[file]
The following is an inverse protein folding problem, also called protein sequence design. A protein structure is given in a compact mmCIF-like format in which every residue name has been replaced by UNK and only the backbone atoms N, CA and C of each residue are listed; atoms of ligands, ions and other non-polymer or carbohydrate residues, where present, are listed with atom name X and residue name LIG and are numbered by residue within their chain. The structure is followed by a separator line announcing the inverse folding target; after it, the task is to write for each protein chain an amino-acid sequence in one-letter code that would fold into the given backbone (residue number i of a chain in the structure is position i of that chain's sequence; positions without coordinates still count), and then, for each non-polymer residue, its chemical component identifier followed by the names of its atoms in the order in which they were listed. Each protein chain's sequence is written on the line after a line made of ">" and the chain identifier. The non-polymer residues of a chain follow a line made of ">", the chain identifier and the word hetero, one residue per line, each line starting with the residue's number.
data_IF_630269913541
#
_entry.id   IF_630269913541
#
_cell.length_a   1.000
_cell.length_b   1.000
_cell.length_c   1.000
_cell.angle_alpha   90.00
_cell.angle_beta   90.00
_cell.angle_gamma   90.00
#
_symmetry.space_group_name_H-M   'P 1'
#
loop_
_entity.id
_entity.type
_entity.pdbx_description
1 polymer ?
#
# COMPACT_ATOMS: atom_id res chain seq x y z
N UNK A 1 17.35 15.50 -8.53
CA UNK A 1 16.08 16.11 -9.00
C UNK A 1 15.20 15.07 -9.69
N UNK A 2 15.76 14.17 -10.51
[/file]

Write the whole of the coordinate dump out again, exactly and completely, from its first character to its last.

The following is an inverse protein folding problem, also called protein sequence design. A protein structure is given in a compact mmCIF-like format in which every residue name has been replaced by UNK and only the backbone atoms N, CA and C of each residue are listed; atoms of ligands, ions and other non-polymer or carbohydrate residues, where present, are listed with atom name X and residue name LIG and are numbered by residue within their chain. The structure is followed by a separator line announcing the inverse folding target; after it, the task is to write for each protein chain an amino-acid sequence in one-letter code that would fold into the given backbone (residue number i of a chain in the structure is position i of that chain's sequence; positions without coordinates still count), and then, for each non-polymer residue, its chemical component identifier followed by the names of its atoms in the order in which they were listed. Each protein chain's sequence is written on the line after a line made of ">" and the chain identifier. The non-polymer residues of a chain follow a line made of ">", the chain identifier and the word hetero, one residue per line, each line starting with the residue's number.
data_IF_630269913541
#
_entry.id   IF_630269913541
#
_cell.length_a   1.000
_cell.length_b   1.000
_cell.length_c   1.000
_cell.angle_alpha   90.00
_cell.angle_beta   90.00
_cell.angle_gamma   90.00
#
_symmetry.space_group_name_H-M   'P 1'
#
loop_
_entity.id
_entity.type
_entity.pdbx_description
1 polymer ?
#
# COMPACT_ATOMS: atom_id res chain seq x y z
N UNK A 1 17.35 15.50 -8.53
CA UNK A 1 16.08 16.11 -9.00
C UNK A 1 15.20 15.07 -9.69
N UNK A 2 15.76 14.17 -10.51